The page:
Taiwan on Friday welcomed its sixth prospective arms deal with the United States under the Biden administration, which will include anti-ship and air-to-air missiles, amid China’s military threats.
The U.S. Defense Security Cooperation Agency (DSCA) said in a statement that it had delivered the required certification notifying Congress of the possible arms sale, which totaled $1.106 billion.
The three contracts also include related military equipment, parts, as well as technical and logistic support services, according to the DSCA.
The DSCA stated that the proposed arms sale “will not alter the basic military balance in the region.”
Taiwan’s Presidential Office said the arms sale would help the island nation strengthen its self-defense and cope with the Chinese military pressure surrounding its border.
US Takes ‘Limited Approach’ To TaiwanThe U.S.-Taiwan Business Council said that it opposed the United States taking a “limited approach” in its arms sale to Taiwan because the weapons offered are not new capabilities for the Chinese-claimed island.
“To deny the island the ability to mount a full defense will, over time, create new gaps in Taiwan’s defenses that the PLA can exploit. America’s current policy of strategic ambiguity does not allow for the U.S. to clarify that it would fill those gaps as they emerge,” he added.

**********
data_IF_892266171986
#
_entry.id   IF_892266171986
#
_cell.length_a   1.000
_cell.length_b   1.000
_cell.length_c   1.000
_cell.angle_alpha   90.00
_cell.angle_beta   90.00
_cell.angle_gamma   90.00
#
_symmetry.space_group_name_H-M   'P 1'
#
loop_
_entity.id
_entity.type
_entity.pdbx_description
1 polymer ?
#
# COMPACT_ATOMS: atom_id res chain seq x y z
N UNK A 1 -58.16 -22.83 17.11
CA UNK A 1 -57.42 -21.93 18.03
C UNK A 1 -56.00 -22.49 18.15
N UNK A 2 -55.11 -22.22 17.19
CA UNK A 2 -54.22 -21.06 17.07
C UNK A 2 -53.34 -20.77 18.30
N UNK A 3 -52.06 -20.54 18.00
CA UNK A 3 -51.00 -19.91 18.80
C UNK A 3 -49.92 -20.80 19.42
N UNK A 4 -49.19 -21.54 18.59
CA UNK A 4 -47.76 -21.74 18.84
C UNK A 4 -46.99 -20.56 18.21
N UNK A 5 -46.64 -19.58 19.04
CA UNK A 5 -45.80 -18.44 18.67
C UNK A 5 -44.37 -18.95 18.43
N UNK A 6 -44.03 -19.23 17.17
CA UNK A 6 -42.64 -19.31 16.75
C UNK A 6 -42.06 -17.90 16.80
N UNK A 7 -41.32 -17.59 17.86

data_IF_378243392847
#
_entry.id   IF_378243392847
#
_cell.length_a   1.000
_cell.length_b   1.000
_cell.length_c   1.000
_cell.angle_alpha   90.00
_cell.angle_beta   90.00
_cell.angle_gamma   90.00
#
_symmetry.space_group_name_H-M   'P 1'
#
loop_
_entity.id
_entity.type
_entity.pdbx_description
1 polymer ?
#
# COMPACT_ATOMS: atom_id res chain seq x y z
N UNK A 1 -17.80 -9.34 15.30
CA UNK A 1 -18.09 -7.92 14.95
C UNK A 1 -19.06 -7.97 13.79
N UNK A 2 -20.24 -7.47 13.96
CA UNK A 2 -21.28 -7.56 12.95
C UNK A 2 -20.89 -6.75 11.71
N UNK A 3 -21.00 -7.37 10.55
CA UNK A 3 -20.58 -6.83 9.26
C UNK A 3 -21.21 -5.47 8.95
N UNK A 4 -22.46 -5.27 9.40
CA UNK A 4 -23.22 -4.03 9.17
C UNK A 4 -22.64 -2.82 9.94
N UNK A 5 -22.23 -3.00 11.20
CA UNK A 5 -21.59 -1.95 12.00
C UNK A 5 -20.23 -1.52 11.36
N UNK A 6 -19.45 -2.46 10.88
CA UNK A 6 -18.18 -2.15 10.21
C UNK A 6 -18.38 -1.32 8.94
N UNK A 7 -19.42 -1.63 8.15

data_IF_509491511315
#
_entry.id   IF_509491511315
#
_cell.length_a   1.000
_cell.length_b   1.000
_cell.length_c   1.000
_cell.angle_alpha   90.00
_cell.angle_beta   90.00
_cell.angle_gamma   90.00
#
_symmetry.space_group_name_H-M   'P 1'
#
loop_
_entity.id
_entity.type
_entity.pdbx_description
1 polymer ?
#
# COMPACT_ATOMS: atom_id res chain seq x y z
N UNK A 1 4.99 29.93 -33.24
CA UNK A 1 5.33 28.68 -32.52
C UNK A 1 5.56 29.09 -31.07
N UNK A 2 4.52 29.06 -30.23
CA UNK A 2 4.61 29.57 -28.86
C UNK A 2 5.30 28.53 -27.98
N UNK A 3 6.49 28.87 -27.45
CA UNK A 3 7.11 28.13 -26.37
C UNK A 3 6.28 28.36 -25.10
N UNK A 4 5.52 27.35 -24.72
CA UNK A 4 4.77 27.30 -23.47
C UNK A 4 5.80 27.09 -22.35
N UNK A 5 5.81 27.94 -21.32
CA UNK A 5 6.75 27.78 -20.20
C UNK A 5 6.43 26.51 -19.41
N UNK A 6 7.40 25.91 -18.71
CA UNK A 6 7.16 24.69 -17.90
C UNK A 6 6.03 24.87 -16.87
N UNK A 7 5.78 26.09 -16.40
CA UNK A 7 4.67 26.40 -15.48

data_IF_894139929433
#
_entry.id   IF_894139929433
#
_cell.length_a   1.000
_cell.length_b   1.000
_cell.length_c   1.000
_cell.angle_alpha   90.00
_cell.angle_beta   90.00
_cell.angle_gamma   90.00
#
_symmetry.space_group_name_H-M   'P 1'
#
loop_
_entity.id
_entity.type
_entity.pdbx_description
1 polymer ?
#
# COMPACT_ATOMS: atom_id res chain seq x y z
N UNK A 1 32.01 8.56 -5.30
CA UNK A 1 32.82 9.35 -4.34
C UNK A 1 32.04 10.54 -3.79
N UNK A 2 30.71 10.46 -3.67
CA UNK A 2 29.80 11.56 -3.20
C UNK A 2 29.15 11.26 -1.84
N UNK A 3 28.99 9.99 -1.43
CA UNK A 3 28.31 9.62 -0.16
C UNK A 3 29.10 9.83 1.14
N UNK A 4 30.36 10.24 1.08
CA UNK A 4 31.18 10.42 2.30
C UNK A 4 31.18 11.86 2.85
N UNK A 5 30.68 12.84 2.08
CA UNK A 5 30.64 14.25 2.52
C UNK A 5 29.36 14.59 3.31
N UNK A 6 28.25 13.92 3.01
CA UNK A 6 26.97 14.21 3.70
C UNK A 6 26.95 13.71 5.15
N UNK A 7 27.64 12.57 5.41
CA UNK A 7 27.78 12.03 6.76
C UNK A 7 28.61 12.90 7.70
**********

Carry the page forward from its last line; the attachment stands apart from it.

Taiwan’s Countermeasures Against ChinaFor the first time, Taiwan’s military shot down an unidentified civilian drone that entered its airspace near an islet near China’s Xiamen city on Thursday, after the government vowed tough measures against a rise in intrusions.
Taiwan Premier Su Tseng-chang said that Taiwan had repeatedly issued warnings and asked the Chinese Communist Party (CCP) “not to encroach on our doorstep.”
“They repeatedly ignored our warnings to leave and we had no choice but to exercise self-defense and shoot,” Su said. “This is the most appropriate reaction after repeated restraint and warnings.”